For public law schools inflation-adjusted (CPI) net tuition is lower, but it increased more dramatically than net tuition for private schools (again, importantly, this reflects the declines in state appropriations). Public law school students saw their schools’ net tuition increase by 102% between AY1999-00 and AY2013-14. Again, the greatest increase came between AY1999-00 and AY2009-10, when net tuition increased by 84%. As was the case with the private schools, G1 public schools were consistently the least expensive having the lowest net tuition at each point in time. G5 public schools were the most expensive having the highest net tuition. No public law school group saw a decline in net tuition.
With repsect to discounting, more money goes to pure merit (i.e., for LSAT scores and no consideration of other factors) than to pure need (i.e., need demonstrated by financial aid materials submitted by the student with no consideration of other factors). While money for pure need has not disappeared, the trend is less money being used for this purpose and more going to pure merit and to a third, mixed category of need plus other factors (such as prior public service activities or an interest in such work).
Using the only data available, Figures 7a and 7b show this pattern quite clearly in comparing AY2004-05 and AY2009-10 (the ABA stopped collecting this information in 2011). Both public and private schools devoted less to need in AY2009-10 than in AY2004-05 and more to merit, but there were important differences as well. Most obviously, the two figures show that private schools devote a much larger share of grant/scholarship money to merit. And public schools devote larger shares to need and need plus other factors.
Although the patterns are not always entirely clear, G5 schools – both public and private – devoted less grant/scholarship money to pure merit and more to pure need and to need-plus. Again, these are the schools with the highest tuitions. In 2009-10, private G5 schools devoted between 27% and 37% to each of the need categories. For the other private school groups pure merit was much more important, ranging from 83% of grant/scholarship money for G1 schools to 67% for G4 schools. For the public schools, the 2009-10 pattern for pure merit is quite clear – the percentage of money devoted to merit consistently declines from 75% in G1 schools to 27% in G5 schools. Need-plus consistently increases from 10% in G1 schools to 49% in G4 schools and then drops to 37% in G5 schools (G5 schools had the largest percentage devoted to pure need at 35%.)
Figure 8 looks at grant/scholarship money in a different way. Figures 7a and 7b show the percentage allocation among the three categories – merit, need, and need-plus – for the two points in time. Figure 8 shows the inflation-adjusted (CPI) percent increase from AY2004-05 to AY2009-10 in the amount of money devoted to each of those three categories for both types of schools. Schools are clearly investing more money in grants/scholarships. For private schools, the total amount of money devoted to grants/scholarships increased by 43%, but with a mere 2% increase in money for pure need. The substantial increases went to merit and especially to need-plus. For public schools, the total amount of money devoted to grants/scholarships also increased – by 49%. Again, pure need saw less of an increase while the other two categories saw substantial increases. The Task Force heard testimony from law school deans that is consistent with this finding. One noted that pursuing the best students in a competitive market leads his school and others to offer the most money to high-achieving students rather than those with the most need. Another spoke of a “merit scholarship arms race.”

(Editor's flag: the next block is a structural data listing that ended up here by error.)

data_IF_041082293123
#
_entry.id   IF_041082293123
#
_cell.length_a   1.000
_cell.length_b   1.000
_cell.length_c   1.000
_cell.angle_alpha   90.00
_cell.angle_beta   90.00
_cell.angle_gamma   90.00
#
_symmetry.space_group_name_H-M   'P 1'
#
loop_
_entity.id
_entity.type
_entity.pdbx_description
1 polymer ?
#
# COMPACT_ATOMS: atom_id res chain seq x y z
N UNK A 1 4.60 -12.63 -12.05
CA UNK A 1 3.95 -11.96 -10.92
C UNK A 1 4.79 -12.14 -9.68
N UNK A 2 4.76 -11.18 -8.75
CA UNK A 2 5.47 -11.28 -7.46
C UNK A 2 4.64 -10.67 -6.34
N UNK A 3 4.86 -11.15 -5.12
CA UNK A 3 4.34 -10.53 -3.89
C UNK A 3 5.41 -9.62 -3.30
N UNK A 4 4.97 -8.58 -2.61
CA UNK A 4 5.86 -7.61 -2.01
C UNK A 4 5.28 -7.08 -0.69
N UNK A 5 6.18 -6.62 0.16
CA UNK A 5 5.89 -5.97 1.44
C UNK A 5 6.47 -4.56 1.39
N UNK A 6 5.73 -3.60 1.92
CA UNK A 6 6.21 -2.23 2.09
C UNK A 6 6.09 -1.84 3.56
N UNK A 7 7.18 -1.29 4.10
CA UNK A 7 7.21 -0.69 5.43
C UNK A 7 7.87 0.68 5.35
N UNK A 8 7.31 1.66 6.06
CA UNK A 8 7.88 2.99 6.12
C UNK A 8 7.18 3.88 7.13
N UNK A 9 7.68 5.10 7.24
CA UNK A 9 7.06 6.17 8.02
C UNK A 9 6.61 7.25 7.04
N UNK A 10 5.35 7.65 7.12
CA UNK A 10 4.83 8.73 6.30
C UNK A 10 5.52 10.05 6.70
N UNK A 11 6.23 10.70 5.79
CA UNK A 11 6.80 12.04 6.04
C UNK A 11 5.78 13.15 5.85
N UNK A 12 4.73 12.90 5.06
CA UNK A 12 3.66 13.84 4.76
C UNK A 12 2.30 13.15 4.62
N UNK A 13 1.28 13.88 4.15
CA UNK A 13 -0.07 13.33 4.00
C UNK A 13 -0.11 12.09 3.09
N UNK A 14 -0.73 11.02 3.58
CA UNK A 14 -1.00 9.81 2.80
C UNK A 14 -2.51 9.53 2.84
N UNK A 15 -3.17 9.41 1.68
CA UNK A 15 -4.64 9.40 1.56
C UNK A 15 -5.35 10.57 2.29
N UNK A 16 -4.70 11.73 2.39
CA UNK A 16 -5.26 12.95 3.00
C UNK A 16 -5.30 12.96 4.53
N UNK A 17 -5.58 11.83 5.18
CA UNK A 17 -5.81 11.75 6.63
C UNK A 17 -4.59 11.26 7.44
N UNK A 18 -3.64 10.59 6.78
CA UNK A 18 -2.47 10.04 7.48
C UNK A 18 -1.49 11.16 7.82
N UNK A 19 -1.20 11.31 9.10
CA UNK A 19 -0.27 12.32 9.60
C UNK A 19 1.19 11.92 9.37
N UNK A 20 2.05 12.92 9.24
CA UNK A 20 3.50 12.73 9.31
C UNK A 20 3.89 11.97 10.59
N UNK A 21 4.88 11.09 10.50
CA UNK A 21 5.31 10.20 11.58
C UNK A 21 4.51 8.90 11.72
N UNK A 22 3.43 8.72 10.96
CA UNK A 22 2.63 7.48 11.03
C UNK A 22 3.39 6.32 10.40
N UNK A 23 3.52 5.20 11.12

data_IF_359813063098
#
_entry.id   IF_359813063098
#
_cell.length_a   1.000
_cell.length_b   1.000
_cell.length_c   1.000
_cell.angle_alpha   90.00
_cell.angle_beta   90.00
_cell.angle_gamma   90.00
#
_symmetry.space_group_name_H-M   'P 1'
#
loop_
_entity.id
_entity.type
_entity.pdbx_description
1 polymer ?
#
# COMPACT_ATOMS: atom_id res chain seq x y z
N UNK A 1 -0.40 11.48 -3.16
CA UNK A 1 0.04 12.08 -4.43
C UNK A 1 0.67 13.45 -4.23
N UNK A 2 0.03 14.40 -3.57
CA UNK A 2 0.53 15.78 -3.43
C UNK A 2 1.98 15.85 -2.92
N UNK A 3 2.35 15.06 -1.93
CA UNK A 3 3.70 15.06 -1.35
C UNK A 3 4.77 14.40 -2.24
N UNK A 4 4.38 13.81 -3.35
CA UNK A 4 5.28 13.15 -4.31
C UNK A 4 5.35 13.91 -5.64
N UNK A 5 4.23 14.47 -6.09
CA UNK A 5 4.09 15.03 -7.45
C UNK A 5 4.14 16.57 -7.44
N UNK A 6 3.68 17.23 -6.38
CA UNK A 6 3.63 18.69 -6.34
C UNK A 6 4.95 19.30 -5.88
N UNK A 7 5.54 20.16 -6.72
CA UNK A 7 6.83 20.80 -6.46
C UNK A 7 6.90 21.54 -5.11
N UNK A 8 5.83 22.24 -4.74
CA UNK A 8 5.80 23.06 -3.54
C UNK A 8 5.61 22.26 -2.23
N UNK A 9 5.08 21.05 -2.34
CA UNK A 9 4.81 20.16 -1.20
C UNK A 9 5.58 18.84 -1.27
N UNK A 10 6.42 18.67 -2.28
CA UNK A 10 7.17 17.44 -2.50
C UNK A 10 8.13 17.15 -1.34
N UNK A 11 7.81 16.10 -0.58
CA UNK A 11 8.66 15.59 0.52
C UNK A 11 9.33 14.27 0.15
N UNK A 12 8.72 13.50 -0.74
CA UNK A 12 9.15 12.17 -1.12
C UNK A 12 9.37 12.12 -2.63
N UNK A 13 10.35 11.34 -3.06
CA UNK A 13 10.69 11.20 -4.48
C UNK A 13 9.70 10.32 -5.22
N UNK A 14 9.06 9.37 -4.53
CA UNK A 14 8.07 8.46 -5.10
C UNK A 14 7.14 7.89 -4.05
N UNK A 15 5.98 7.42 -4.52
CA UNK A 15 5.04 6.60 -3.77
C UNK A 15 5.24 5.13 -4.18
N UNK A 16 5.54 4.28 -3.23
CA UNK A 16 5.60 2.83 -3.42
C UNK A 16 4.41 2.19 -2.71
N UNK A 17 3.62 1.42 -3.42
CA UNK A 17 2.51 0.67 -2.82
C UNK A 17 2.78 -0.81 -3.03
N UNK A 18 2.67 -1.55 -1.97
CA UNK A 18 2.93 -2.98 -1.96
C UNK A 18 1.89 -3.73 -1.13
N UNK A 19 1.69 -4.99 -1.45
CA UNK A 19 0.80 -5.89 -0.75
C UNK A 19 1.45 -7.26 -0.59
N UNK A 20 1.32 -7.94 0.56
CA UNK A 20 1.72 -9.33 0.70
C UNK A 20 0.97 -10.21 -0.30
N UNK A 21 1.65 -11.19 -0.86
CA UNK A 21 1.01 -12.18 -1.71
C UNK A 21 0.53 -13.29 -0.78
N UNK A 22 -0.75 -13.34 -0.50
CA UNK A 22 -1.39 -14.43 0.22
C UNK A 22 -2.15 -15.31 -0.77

5. Student Borrowing Increasing
Despite the increases in grant/scholarship money, the deeper discounting, and the smaller percentage of students paying full price, most students still borrow to help finance their legal educations. The average student debt by school in 2014 dollars is in excess of $127,000 for private schools and in excess of $88,000 for public schools (the ABA collects information on the average student debt by school, not the average individual student debt). In the face of these levels of debt, evidence presented to the Task Force indicates that law students rarely default on their student loans – a 2-year cohort default rate below 2%. This is lower than the rate for masters/doctoral/professional students generally and a rate lower than for bachelor degree students and below.57 A recent survey suggests that most practicing attorneys feel their incomes have justified the cost of their legal education and that most law students see good value in their legal education even with the money borrowed.58 The amount borrowed in inflation-adjusted dollars has increased. That increase in student borrowing reflects the growth in tuition even adjusting for inflation and the accessibility of loan funds. As Figure 9 shows, these figures represent an increase over the amount of student debt by school in the recent past. In inflation-adjusted dollars, private school debt increased by 25% between AY2005-06 (the first year for which data are available) and AY2012-13 (the most recent year for which data are available), and public school debt increased by 34%. Periodic surveys of individual students by the U.S. Department of Education show that individual law student debt – adjusting for inflation – increased by 56% from 2004 to 2012. Cumulative debt – undergraduate plus law school – increased by 44%.59 And, figures from the annual Law Student Survey of Student Engagement (LSSSE) show that few 3rd and 4th year students, perhaps less than 15%, expect to graduate with no law school debt.60